Silk has always been related to something premium, a royal piece of fabric which is produced naturally from various insects has won many hearts by their soft to touch property. After the Industrial Revolution, the cotton industry may have taken center stage due to its low cost, but silk still remains as one of the rich fabrics especially in the country of China and India.
Silk has a variety of uses in many fields which includes fabrics, medical equipment like for example non-absorbable surgery sutures, casing of bicycle tires etc. Silk is also used in making holograms due to its refractive nature, creating capsules etc.
In the case of fabrics, silk sarees produced in India are famous globally. Silk also keeps the body warm and hence is also useful in making skiing garments. Silk is also used in producing velvet, one of the softest materials.
As the rise of other fabrics like nylon have reduced the prevalence of silk, there is a growing need to revolutionize the way silk is produced. For some 5,000 years, cultivated silkworms have been spinning luxurious white silk fibers destined for use in the finest clothing. As the main source of silk has always been white in color, the dyeing and coloring of the silk causes a lot of harm to the environment.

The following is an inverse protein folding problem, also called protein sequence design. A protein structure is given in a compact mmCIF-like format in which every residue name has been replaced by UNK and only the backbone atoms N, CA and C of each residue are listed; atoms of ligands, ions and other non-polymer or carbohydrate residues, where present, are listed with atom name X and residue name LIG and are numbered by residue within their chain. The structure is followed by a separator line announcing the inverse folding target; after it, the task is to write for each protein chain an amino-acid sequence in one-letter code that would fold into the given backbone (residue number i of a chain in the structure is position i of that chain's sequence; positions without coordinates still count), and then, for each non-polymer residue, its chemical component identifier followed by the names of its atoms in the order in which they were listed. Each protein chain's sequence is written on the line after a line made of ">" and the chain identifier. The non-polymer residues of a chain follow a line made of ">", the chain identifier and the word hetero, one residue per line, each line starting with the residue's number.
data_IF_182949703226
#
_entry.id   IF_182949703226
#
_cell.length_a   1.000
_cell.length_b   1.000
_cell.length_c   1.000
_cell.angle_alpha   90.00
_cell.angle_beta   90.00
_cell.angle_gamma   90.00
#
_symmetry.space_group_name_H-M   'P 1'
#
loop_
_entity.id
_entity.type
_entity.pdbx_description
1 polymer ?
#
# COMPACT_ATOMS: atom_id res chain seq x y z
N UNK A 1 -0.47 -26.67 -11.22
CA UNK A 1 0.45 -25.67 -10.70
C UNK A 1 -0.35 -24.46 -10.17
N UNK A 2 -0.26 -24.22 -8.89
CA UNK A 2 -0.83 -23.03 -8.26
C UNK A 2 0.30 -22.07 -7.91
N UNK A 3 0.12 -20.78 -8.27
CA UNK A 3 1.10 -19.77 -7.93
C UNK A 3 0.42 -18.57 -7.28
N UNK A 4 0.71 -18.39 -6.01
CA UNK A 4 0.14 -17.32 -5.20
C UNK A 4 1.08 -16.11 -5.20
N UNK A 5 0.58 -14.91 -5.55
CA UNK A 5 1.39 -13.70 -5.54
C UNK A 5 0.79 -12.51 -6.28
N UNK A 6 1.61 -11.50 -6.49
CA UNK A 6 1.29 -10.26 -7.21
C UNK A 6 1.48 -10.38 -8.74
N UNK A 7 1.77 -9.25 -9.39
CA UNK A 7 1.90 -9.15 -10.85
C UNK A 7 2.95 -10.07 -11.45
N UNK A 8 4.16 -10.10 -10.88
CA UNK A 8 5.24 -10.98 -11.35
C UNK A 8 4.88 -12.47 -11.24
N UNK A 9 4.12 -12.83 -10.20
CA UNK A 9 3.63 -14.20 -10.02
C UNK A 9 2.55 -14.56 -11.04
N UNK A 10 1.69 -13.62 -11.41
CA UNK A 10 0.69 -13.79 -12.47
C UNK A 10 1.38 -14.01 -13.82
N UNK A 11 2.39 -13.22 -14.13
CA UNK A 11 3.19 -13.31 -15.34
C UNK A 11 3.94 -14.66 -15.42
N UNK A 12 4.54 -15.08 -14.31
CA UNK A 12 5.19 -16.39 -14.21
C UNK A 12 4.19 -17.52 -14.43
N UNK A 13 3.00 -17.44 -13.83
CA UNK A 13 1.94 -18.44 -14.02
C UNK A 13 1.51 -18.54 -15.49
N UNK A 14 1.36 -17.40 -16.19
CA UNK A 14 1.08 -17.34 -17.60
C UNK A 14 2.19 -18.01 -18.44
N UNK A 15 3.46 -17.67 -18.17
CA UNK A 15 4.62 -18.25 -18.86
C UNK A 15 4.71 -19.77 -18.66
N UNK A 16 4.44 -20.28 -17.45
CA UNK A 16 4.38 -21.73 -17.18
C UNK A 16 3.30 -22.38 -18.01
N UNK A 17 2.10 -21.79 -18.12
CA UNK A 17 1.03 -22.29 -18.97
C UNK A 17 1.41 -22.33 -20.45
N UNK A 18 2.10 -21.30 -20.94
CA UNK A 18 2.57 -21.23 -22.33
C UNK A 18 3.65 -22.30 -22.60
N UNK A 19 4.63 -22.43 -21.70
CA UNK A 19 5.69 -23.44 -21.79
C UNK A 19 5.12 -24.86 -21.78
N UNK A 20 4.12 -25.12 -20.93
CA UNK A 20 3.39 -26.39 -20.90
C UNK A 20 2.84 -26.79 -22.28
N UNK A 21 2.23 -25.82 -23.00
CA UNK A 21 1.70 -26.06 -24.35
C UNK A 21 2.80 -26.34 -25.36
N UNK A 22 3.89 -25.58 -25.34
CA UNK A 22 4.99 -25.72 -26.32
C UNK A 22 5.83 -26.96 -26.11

Dyeing textile fabrics is one of today’s most polluting industries.
Dyeing textile fabrics is one of today’s most polluting industries. The process requires huge quantities of water for bleaching, washing and rinsing, and results in a stream of harmful waste-water that needs to be treated before release into the environment.
Indian Researchers have discovered a unique method which enables silkworms to produce colorful silk without affecting the worms’ growth. Researchers Anuya Nisal, Kanika Trivedy and colleagues from the CSIR- Indian Institute of Chemical Biology in West Bengal, India have discovered a “greener” dyeing method to producing colorful silk: by feeding dyed mulberry leaves to Bombyx mori silkworm larvae so they spin colored — rather than white – cocoons.
Indian Researchers have discovered a unique method which enables silkworms to produce colorful silk.
Of the seven azo dyes they tested, three were incorporated into the caterpillars’ silk, and none seemed to affect the worms’ growth. The scientists noticed that certain dye traits, such as the ability to dissolve in water, affected how well the dye worked.
This is quite exciting news for the silk lovers. If successful, this rare fabric can gain back its charm which it used to have in its heydays.